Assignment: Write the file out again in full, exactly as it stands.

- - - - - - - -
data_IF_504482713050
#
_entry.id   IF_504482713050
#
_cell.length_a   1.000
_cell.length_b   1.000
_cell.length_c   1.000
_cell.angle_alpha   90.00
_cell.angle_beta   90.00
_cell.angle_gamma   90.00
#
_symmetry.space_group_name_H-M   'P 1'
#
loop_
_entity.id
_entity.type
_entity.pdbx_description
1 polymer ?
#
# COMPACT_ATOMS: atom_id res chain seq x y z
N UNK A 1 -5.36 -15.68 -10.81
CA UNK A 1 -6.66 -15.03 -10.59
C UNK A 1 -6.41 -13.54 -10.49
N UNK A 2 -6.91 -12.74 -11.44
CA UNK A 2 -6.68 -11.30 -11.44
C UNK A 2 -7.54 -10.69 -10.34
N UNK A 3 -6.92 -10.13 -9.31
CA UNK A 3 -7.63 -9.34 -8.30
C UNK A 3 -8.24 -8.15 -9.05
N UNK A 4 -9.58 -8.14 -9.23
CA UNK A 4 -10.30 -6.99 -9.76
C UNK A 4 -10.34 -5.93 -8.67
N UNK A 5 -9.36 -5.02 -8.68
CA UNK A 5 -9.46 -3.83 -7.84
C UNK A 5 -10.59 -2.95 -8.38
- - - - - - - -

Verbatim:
data_IF_504482713050
#
_entry.id   IF_504482713050
#
_cell.length_a   1.000
_cell.length_b   1.000
_cell.length_c   1.000
_cell.angle_alpha   90.00
_cell.angle_beta   90.00
_cell.angle_gamma   90.00
#
_symmetry.space_group_name_H-M   'P 1'
#
loop_
_entity.id
_entity.type
_entity.pdbx_description
1 polymer ?
#
# COMPACT_ATOMS: atom_id res chain seq x y z
N UNK A 1 -5.36 -15.68 -10.81
CA UNK A 1 -6.66 -15.03 -10.59
C UNK A 1 -6.41 -13.54 -10.49
N UNK A 2 -6.91 -12.74 -11.44
CA UNK A 2 -6.68 -11.30 -11.44
C UNK A 2 -7.54 -10.69 -10.34
N UNK A 3 -6.92 -10.13 -9.31
CA UNK A 3 -7.63 -9.34 -8.30
C UNK A 3 -8.24 -8.15 -9.05
N UNK A 4 -9.58 -8.14 -9.23
CA UNK A 4 -10.30 -6.99 -9.76
C UNK A 4 -10.34 -5.93 -8.67
N UNK A 5 -9.36 -5.02 -8.68
CA UNK A 5 -9.46 -3.83 -7.84
C UNK A 5 -10.59 -2.95 -8.38